The Kingdom of Bhutan, situated in the eastern Himalayas, shares its northern border with China. The border in the east, west and south is shared with India.
The impact of Buddhism is apparent in all walks of life in the kingdom and its unique cultural heritage and the pristine Himalayan surroundings i offer the traveller a unique experience and awe inspiring scenic beauty.

Bhutan has also been blessed with some of the most exotic species of the plants and birds on earth and the kingdom is one of the popular bio diversity hot spots on the earth. Rich fauna, flora and Himalayan ranges offer endless adventure opportunities to any visitor. The Bhutanese Government decide several decades ago to restrict the number of visitors to their country every year, thereby ensuring they kept their cultural identity. This may have resulted in higher prices but it has also kept the country as an unspoiled Shangri-la.

Two main cities of the kingdom of Bhutan lie in the valleys. Thimphu, the capital city, is one of the most picturesque cities of the kingdom and is situated on the banks of the river Thimphu. This city is a visual representation of the centuries old culture of the Kingdom. Important places include Trashi Chhoe Dzond and the Memorial Chorten.

The second main city is Paro and is one of the most scenic places, with historic buildings and natural landscapes situated on the banks of a river Paro. It is home to the famous Taktshang monastery and National Museum. Kyichu Iyakhang, one of the holiest temples of the kingdom, is situated nearby.

Another destination worth consideration is Bumthang, the spiritual heart of the kingdom and home to many of the older and more sacred Buddhist sites.

For the more active there are wonderful trekking opportunities for the keen walker. The Chomolhari trek is a six-day trek and takes the visitor through a variety of terrains. It starts from Drugyel Dzong and ends at the eastern face of Chomolhari. A lake here is full of crystal clear water and offers a magnificent view to reward your efforts. Along the route you get the chance to pass through scattered dwellings and forests - if you are lucky, you may spot wild animals. Another popular trek follows the long established route from Chomolhari across to Laya.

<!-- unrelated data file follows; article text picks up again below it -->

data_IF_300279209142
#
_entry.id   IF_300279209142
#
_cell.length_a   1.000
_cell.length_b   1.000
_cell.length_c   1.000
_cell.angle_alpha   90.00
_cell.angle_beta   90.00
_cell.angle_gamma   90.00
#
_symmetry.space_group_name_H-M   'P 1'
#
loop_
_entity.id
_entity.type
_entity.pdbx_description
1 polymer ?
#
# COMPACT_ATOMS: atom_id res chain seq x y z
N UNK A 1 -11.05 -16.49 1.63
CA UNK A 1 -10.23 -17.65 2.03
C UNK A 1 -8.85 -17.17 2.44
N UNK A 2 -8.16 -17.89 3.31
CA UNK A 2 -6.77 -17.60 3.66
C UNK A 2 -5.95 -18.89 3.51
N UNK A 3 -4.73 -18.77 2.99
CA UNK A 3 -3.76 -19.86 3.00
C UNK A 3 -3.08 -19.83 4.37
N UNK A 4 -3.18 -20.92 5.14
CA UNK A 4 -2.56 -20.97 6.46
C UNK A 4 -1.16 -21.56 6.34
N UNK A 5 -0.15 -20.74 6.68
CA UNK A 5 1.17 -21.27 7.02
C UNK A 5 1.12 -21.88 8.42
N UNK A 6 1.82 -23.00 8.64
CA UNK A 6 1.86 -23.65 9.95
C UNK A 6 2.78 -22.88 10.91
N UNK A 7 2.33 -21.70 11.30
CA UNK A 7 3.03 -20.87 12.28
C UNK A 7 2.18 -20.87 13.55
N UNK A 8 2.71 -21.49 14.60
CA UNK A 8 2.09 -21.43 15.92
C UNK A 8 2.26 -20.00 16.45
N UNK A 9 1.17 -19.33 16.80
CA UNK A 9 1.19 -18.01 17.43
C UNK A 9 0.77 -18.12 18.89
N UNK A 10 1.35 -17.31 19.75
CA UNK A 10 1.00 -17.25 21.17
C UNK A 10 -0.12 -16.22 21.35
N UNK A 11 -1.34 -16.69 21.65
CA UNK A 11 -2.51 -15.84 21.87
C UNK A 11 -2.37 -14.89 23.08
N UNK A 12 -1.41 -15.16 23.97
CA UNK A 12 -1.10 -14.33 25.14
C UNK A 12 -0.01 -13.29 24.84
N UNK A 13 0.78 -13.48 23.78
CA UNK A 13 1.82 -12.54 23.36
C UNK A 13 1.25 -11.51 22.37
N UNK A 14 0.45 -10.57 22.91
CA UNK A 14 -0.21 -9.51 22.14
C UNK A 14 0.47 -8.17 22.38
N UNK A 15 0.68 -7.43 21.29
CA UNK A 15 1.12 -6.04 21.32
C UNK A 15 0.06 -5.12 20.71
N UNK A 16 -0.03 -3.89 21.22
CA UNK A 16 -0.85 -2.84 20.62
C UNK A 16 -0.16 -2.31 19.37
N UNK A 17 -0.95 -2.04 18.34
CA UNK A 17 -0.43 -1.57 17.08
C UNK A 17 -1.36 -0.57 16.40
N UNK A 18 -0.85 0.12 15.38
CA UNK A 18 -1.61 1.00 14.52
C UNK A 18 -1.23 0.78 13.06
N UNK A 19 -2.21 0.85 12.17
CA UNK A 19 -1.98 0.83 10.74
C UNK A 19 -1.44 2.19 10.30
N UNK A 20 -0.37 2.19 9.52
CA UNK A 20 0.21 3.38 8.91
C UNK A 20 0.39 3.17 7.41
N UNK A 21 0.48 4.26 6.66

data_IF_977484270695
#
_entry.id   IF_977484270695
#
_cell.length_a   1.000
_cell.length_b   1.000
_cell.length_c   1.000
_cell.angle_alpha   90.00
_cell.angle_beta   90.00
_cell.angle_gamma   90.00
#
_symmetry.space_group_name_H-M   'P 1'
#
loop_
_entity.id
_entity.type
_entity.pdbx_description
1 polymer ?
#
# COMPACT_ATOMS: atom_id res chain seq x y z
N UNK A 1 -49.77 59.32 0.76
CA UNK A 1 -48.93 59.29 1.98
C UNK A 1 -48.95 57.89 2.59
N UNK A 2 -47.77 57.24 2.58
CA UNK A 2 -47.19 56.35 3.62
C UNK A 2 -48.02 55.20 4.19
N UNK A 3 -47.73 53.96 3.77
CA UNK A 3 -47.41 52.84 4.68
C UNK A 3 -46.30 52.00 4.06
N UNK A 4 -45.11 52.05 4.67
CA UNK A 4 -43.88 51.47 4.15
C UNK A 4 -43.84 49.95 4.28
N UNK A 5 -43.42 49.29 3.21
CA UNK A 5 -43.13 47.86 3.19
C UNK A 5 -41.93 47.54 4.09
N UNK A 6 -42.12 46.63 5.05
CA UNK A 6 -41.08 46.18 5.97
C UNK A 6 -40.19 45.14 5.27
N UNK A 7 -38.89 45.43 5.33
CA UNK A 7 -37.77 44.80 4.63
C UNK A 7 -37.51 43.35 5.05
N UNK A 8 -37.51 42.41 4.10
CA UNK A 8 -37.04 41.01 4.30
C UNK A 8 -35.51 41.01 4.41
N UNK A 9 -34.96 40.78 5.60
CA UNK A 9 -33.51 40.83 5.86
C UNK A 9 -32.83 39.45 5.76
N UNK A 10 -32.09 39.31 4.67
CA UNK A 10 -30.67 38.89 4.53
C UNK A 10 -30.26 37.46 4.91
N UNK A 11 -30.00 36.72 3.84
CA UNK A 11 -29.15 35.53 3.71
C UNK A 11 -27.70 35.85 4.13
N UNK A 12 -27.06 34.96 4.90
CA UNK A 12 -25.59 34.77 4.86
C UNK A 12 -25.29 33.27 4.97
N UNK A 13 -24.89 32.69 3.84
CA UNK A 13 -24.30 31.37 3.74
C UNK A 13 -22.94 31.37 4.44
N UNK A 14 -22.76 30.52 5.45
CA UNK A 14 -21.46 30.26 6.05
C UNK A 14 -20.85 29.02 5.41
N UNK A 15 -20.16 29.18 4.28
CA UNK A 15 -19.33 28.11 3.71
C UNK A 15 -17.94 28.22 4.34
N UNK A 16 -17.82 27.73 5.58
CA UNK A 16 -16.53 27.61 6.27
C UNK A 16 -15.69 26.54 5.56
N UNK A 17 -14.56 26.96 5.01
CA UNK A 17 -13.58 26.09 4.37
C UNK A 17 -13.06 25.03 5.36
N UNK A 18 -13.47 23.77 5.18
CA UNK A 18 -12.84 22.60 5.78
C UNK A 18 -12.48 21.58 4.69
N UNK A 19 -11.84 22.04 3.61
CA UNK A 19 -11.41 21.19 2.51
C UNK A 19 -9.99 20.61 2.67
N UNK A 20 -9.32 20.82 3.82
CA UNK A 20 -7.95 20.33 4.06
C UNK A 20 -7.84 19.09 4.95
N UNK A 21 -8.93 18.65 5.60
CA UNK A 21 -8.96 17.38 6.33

When To Go

The seasons in Bhutan reflect those of other Himalayan Regions. The best times are October to mid-December when the temperature is warm and the visibility is at its clearest after the monsoon rains, and March-April when the spring brings forth a riot of flora including forests of vibrant rhododendrons.. January and February are cold - especially at higher altitudes but not too wet. The monsoon arrives in June to September, bringing downpours and cloud covering most of the hills and peaks.

10 days
From £2170
Simply Bhutan

Explore this small Himalayan Kingdom.

Attractions in Bhutan

Walking and Trekking in Bhutan

Bhutan is a country with a landscape and culture made for trekking. Popular treks involve visiting the monasteries and small villages and hamlets that dot the hills and are a great way to explore the kingdom. This offers an ideal balance of natural beauty, peace of the mountains and insight into a unique culture.

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Attractions in Bhutan

Wildlife and Conservation in Bhutan

The Bhutanese Constitution has conservation written into it, guaranteeing 60% of its lands are kept forested and protecting over half of its land to some degree of conservation. Home to the Snow Leopard, the Bengal Tiger and Asian elephants, it is a vital area in the fight to preserve such iconic species.

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